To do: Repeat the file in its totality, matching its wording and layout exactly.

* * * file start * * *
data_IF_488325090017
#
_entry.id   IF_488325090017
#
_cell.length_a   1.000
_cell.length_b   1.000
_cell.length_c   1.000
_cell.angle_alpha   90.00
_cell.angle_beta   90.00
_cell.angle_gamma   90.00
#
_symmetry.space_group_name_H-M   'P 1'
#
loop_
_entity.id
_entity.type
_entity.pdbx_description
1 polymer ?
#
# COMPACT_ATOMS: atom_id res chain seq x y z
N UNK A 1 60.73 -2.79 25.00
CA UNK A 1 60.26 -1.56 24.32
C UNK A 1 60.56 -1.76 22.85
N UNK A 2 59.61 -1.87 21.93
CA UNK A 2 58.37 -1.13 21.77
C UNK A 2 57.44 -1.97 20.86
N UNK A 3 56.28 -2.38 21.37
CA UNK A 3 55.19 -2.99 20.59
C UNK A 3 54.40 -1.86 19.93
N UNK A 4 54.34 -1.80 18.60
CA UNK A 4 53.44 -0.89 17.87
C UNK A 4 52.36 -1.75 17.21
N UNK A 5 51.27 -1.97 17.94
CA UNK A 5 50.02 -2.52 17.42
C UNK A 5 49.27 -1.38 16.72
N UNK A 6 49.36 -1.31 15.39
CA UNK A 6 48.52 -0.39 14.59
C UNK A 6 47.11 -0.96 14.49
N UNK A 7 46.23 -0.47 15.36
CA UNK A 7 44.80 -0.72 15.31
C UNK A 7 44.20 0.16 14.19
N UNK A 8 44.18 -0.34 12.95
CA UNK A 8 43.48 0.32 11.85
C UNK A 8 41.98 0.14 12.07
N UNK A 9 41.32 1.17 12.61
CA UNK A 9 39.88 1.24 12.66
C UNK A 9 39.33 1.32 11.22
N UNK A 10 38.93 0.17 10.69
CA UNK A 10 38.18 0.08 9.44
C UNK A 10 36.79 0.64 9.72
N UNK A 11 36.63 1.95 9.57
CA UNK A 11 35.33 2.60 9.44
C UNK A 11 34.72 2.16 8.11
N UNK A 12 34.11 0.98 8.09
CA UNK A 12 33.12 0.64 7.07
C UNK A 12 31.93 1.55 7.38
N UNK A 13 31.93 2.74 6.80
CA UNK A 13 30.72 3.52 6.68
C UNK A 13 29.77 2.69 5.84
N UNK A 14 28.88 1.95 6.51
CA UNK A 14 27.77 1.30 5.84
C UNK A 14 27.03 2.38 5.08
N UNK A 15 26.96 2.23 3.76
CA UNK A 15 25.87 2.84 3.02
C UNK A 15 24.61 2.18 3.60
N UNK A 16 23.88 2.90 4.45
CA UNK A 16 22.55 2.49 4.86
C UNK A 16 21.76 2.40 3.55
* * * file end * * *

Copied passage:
data_IF_488325090017
#
_entry.id   IF_488325090017
#
_cell.length_a   1.000
_cell.length_b   1.000
_cell.length_c   1.000
_cell.angle_alpha   90.00
_cell.angle_beta   90.00
_cell.angle_gamma   90.00
#
_symmetry.space_group_name_H-M   'P 1'
#
loop_
_entity.id
_entity.type
_entity.pdbx_description
1 polymer ?
#
# COMPACT_ATOMS: atom_id res chain seq x y z
N UNK A 1 60.73 -2.79 25.00
CA UNK A 1 60.26 -1.56 24.32
C UNK A 1 60.56 -1.76 22.85
N UNK A 2 59.61 -1.87 21.93
CA UNK A 2 58.37 -1.13 21.77
C UNK A 2 57.44 -1.97 20.86
N UNK A 3 56.28 -2.38 21.37
CA UNK A 3 55.19 -2.99 20.59
C UNK A 3 54.40 -1.86 19.93
N UNK A 4 54.34 -1.80 18.60
CA UNK A 4 53.44 -0.89 17.87
C UNK A 4 52.36 -1.75 17.21
N UNK A 5 51.27 -1.97 17.94
CA UNK A 5 50.02 -2.52 17.42
C UNK A 5 49.27 -1.38 16.72
N UNK A 6 49.36 -1.31 15.39
CA UNK A 6 48.52 -0.39 14.59
C UNK A 6 47.11 -0.96 14.49
N UNK A 7 46.23 -0.47 15.36
CA UNK A 7 44.80 -0.72 15.31
C UNK A 7 44.20 0.16 14.19
N UNK A 8 44.18 -0.34 12.95
CA UNK A 8 43.48 0.32 11.85
C UNK A 8 41.98 0.14 12.07
N UNK A 9 41.32 1.17 12.61
CA UNK A 9 39.88 1.24 12.66
C UNK A 9 39.33 1.32 11.22
N UNK A 10 38.93 0.17 10.69
CA UNK A 10 38.18 0.08 9.44
C UNK A 10 36.79 0.64 9.72
N UNK A 11 36.63 1.95 9.57
CA UNK A 11 35.33 2.60 9.44
C UNK A 11 34.72 2.16 8.11
N UNK A 12 34.11 0.98 8.09
CA UNK A 12 33.12 0.64 7.07
C UNK A 12 31.93 1.55 7.38
N UNK A 13 31.93 2.74 6.80
CA UNK A 13 30.72 3.52 6.68
C UNK A 13 29.77 2.69 5.84
N UNK A 14 28.88 1.95 6.51
CA UNK A 14 27.77 1.30 5.84
C UNK A 14 27.03 2.38 5.08
N UNK A 15 26.96 2.23 3.76
CA UNK A 15 25.87 2.84 3.02
C UNK A 15 24.61 2.18 3.60
N UNK A 16 23.88 2.90 4.45
CA UNK A 16 22.55 2.49 4.86
C UNK A 16 21.76 2.40 3.55